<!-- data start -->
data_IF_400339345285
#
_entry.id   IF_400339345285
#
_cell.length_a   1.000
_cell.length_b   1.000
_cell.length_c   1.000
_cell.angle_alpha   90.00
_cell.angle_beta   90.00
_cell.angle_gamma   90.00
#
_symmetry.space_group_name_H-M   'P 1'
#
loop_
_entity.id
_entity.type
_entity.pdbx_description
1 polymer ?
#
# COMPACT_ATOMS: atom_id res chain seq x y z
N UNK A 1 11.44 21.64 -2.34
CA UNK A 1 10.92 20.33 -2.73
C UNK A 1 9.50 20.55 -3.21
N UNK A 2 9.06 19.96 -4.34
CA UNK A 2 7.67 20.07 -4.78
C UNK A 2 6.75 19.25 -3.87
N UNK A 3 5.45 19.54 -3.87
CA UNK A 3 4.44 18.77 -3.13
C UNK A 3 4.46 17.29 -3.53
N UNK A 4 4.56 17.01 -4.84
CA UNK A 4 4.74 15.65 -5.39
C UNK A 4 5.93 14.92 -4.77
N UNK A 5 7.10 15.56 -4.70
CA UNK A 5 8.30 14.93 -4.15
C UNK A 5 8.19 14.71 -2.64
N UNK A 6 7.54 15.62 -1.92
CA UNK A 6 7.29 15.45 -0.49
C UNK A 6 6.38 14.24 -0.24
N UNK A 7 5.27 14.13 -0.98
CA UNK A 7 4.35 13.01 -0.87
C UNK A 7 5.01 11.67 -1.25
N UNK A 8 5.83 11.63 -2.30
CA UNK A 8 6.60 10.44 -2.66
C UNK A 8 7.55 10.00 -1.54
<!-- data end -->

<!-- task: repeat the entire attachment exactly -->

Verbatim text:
data_IF_400339345285
#
_entry.id   IF_400339345285
#
_cell.length_a   1.000
_cell.length_b   1.000
_cell.length_c   1.000
_cell.angle_alpha   90.00
_cell.angle_beta   90.00
_cell.angle_gamma   90.00
#
_symmetry.space_group_name_H-M   'P 1'
#
loop_
_entity.id
_entity.type
_entity.pdbx_description
1 polymer ?
#
# COMPACT_ATOMS: atom_id res chain seq x y z
N UNK A 1 11.44 21.64 -2.34
CA UNK A 1 10.92 20.33 -2.73
C UNK A 1 9.50 20.55 -3.21
N UNK A 2 9.06 19.96 -4.34
CA UNK A 2 7.67 20.07 -4.78
C UNK A 2 6.75 19.25 -3.87
N UNK A 3 5.45 19.54 -3.87
CA UNK A 3 4.44 18.77 -3.13
C UNK A 3 4.46 17.29 -3.53
N UNK A 4 4.56 17.01 -4.84
CA UNK A 4 4.74 15.65 -5.39
C UNK A 4 5.93 14.92 -4.77
N UNK A 5 7.10 15.56 -4.70
CA UNK A 5 8.30 14.93 -4.15
C UNK A 5 8.19 14.71 -2.64
N UNK A 6 7.54 15.62 -1.92
CA UNK A 6 7.29 15.45 -0.49
C UNK A 6 6.38 14.24 -0.24
N UNK A 7 5.27 14.13 -0.98
CA UNK A 7 4.35 13.01 -0.87
C UNK A 7 5.01 11.67 -1.25
N UNK A 8 5.83 11.63 -2.30
CA UNK A 8 6.60 10.44 -2.66
C UNK A 8 7.55 10.00 -1.54